Applying Constraints to a Block Model

Constraints Within a Block Model


Applying Constraints to a Block Model
Constraints are logical combinations of spatial operators and objects. Constraints may be used to control the selection of blocks from which information may be retrieved and/or into which interpolations may be made. It is possible to apply both simple and complex constraints to the block model to assist in all aspects of modelling including: Filling the Block model with values. Producing reports. Viewing models in graphics. Loading a constrained portion of a model.

The choices of spatial operators are: ABOVE INSIDE > < =

The operator used depends on the nature of the object. In order to reduce the number of spatial operators, the word NOT is used to imply the opposite of an operation. For example, OUTSIDE would be represented by the expression NOT INSIDE. With the AND statement all conditions must be met for the constraint to apply to a block. With the OR statement, just one of the conditions needs to be satisfied. Create a constraint file This function allows you to generate constraints without having to perform some other block model function. The key to working with the Surpac block model is in the mastering of this form. One constraint at a time may be applied to a model, or a series of constraints can be combined and saved as a constraint (*.con) file. The types of constraints supported are: inside/outside a solid. above/below a Surface. satisfy the conditions of a block attribute. inside/outside a string. above/below a defined plane. .

As each constraint is defined, click Add

Note: If a Constraint combination is not defined, Surpac will assume the AND statement is to apply to all constraints, ie. a AND b must be satisfied.

Task: Apply Constraints to a Block Model


1. Open training.mdl. 2. Choose Block model > Display. Alternatively, click the training button on the status bar at the bottom of the Surpac window and choose Display from the popup menu.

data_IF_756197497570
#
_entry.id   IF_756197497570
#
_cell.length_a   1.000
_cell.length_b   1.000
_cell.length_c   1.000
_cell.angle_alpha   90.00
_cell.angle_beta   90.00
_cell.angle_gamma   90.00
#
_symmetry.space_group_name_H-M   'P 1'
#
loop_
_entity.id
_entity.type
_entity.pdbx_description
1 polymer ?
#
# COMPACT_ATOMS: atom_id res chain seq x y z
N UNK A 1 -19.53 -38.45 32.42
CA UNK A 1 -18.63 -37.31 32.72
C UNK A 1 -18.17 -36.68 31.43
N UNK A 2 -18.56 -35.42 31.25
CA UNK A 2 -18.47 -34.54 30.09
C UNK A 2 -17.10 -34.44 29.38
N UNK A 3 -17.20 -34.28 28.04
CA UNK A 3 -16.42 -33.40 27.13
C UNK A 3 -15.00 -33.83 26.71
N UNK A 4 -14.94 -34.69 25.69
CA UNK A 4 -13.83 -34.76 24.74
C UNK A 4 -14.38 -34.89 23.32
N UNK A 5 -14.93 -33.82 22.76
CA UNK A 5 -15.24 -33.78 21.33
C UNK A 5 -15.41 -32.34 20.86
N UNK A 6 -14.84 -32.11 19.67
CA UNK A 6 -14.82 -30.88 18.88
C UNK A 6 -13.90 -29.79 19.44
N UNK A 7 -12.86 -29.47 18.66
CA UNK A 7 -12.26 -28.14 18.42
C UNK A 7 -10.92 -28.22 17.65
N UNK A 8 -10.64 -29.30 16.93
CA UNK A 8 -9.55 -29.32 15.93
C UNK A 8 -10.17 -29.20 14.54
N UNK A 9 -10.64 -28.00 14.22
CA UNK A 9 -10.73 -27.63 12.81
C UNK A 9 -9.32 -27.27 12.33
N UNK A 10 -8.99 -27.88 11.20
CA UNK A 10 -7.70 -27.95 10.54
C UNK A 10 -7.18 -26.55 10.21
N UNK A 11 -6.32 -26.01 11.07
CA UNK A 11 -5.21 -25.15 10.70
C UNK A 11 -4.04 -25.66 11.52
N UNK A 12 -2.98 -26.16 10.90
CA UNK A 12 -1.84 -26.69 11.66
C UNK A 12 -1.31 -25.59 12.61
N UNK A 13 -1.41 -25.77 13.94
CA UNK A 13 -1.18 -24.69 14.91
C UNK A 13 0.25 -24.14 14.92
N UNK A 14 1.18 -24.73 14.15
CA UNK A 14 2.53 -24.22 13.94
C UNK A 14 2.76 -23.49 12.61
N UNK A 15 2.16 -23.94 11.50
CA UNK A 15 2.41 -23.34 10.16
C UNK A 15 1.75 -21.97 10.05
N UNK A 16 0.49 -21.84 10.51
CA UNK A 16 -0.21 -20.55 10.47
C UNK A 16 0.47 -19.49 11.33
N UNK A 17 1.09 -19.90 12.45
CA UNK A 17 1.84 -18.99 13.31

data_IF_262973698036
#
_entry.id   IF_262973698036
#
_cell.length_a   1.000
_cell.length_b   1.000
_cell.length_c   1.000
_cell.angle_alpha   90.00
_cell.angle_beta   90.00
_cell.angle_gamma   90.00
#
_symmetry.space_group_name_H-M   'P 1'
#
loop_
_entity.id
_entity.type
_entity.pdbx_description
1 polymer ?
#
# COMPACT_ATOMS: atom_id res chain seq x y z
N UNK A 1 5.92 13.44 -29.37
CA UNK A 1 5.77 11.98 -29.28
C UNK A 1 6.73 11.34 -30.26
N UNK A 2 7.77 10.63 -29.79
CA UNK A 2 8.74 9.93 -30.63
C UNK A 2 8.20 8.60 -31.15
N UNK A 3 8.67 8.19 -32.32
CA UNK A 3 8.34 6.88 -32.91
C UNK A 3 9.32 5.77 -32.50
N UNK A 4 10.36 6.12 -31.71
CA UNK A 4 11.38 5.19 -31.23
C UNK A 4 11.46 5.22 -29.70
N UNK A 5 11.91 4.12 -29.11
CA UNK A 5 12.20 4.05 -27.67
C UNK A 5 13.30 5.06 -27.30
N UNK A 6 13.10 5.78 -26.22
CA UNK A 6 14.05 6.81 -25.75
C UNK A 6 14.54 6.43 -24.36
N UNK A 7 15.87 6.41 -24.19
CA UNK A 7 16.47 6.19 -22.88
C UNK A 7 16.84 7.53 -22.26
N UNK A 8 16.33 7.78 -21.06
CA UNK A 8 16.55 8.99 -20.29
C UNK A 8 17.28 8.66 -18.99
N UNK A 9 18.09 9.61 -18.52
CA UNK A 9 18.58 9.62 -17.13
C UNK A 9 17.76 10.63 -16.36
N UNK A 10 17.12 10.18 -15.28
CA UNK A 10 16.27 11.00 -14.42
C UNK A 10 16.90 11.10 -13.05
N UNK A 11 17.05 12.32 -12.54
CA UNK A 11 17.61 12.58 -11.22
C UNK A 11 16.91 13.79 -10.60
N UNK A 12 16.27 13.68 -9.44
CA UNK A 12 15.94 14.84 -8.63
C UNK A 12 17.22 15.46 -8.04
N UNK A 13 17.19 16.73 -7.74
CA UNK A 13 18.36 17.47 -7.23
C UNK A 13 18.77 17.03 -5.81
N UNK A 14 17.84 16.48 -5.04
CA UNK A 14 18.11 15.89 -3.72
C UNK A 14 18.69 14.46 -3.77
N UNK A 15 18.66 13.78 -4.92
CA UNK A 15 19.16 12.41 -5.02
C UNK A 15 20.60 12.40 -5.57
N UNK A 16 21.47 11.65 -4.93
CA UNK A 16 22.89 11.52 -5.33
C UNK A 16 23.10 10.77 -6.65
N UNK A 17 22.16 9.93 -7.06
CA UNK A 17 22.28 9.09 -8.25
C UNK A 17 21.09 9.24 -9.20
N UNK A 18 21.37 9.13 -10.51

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Constraints Within a Block Model

Applying Constraints to a Block Model

3. Enter the information as shown, and then click Apply.

The entire block model is shown with no constraints. 4. Choose Constraints > New constraint file. 5. Enter the information as shown, and then click Apply.

Note: Once you have constructed the constraint, save it by filling in the Save constraint to box and then clicking Apply. 6. Drag and drop oxide.con into graphics. The blocks below the topography and above the weath_ew1 surface are displayed on the screen.

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Constraints Within a Block Model

Applying Constraints to a Block Model

You will now repeat the above process to create constraints for the transitional zone and fresh rock zone. trans.con is above weath_fresh1.dtm and below weath_ew1.dtm. 7. Choose Constraints > Remove last graphical constraint. 8. Choose Constraints > New constraint file. 9. Enter the information as shown, and then click Apply.

10. Drag and drop trans.con into graphics. The blocks in the transitional zone are displayed as shown.

fresh.con is below weath_fresh1.dtm 11. Choose Constraints > Remove last graphical constraint. 12. Choose Constraints > New constraint file.

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Constraints Within a Block Model

Applying Constraints to a Block Model

13. Enter the information as shown, and then click Apply.

14. Drag and drop fresh.con into graphics. The fresh rock layer is displayed as shown:

15. Choose Block model > Close. Note: To see all of the steps performed in this task run _03_applying_constaints.tcl. You will need to click Apply on any forms presented.

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Estimation or Filling the Block Model

Assign Value

Estimation or Filling the Block Model


Assign Value
Task: Fill the Block Model Using Assign Value
1. Open training.mdl. 2. Choose Estimation > Assign value. 3. Enter the information as shown, and then click Apply.

4. Enter the information as shown, and then click Apply.

5. Click Yes.

You will now repeat this process of filling the attribute sg. Assign sg a value of 2.6 inside trans.con and a value of 2.8 inside fresh.con. 6. Choose Estimation > Assign value.

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Estimation or Filling the Block Model

Assign Value

7. Enter the information as shown, and then click Apply.

8. Enter the information as shown, and then click Apply.

9. Click Yes on the confirmation form. 10. Choose Estimation > Assign value. 11. Enter the information as shown, and then click Apply.

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Estimation or Filling the Block Model

Assign Value

12. Enter the information as shown, and then click Apply.